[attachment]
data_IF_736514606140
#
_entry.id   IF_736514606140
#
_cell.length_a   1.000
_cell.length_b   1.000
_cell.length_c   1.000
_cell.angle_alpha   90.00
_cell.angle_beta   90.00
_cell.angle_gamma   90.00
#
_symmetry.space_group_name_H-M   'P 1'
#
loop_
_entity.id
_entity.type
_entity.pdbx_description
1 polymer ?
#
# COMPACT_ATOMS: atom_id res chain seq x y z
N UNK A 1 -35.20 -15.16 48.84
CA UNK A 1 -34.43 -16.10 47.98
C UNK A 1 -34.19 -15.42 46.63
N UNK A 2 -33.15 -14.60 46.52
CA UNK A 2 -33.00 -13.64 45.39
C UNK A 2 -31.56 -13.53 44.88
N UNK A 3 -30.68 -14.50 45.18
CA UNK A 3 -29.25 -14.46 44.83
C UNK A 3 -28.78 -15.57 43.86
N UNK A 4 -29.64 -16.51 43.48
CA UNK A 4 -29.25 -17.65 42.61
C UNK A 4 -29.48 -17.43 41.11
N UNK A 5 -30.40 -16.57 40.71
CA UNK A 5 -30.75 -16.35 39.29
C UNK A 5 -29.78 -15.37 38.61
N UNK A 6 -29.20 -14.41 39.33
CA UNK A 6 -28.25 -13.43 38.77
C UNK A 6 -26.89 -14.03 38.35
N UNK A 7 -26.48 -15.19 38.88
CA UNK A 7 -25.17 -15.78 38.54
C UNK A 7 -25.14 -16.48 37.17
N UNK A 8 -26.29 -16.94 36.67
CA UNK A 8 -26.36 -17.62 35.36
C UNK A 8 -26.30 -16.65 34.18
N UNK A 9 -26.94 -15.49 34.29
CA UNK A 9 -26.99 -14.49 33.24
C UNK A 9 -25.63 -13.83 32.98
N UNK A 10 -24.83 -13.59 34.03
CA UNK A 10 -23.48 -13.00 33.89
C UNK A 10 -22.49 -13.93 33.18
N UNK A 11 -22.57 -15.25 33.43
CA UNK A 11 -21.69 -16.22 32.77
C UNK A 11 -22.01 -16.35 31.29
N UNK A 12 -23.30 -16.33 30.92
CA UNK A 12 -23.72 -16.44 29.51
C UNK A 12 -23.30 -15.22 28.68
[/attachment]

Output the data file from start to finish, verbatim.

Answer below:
data_IF_736514606140
#
_entry.id   IF_736514606140
#
_cell.length_a   1.000
_cell.length_b   1.000
_cell.length_c   1.000
_cell.angle_alpha   90.00
_cell.angle_beta   90.00
_cell.angle_gamma   90.00
#
_symmetry.space_group_name_H-M   'P 1'
#
loop_
_entity.id
_entity.type
_entity.pdbx_description
1 polymer ?
#
# COMPACT_ATOMS: atom_id res chain seq x y z
N UNK A 1 -35.20 -15.16 48.84
CA UNK A 1 -34.43 -16.10 47.98
C UNK A 1 -34.19 -15.42 46.63
N UNK A 2 -33.15 -14.60 46.52
CA UNK A 2 -33.00 -13.64 45.39
C UNK A 2 -31.56 -13.53 44.88
N UNK A 3 -30.68 -14.50 45.18
CA UNK A 3 -29.25 -14.46 44.83
C UNK A 3 -28.78 -15.57 43.86
N UNK A 4 -29.64 -16.51 43.48
CA UNK A 4 -29.25 -17.65 42.61
C UNK A 4 -29.48 -17.43 41.11
N UNK A 5 -30.40 -16.57 40.71
CA UNK A 5 -30.75 -16.35 39.29
C UNK A 5 -29.78 -15.37 38.61
N UNK A 6 -29.20 -14.41 39.33
CA UNK A 6 -28.25 -13.43 38.77
C UNK A 6 -26.89 -14.03 38.35
N UNK A 7 -26.48 -15.19 38.88
CA UNK A 7 -25.17 -15.78 38.54
C UNK A 7 -25.14 -16.48 37.17
N UNK A 8 -26.29 -16.94 36.67
CA UNK A 8 -26.36 -17.62 35.36
C UNK A 8 -26.30 -16.65 34.18
N UNK A 9 -26.94 -15.49 34.29
CA UNK A 9 -26.99 -14.49 33.24
C UNK A 9 -25.63 -13.83 32.98
N UNK A 10 -24.83 -13.59 34.03
CA UNK A 10 -23.48 -13.00 33.89
C UNK A 10 -22.49 -13.93 33.18
N UNK A 11 -22.57 -15.25 33.43
CA UNK A 11 -21.69 -16.22 32.77
C UNK A 11 -22.01 -16.35 31.29
N UNK A 12 -23.30 -16.33 30.92
CA UNK A 12 -23.72 -16.44 29.51
C UNK A 12 -23.30 -15.22 28.68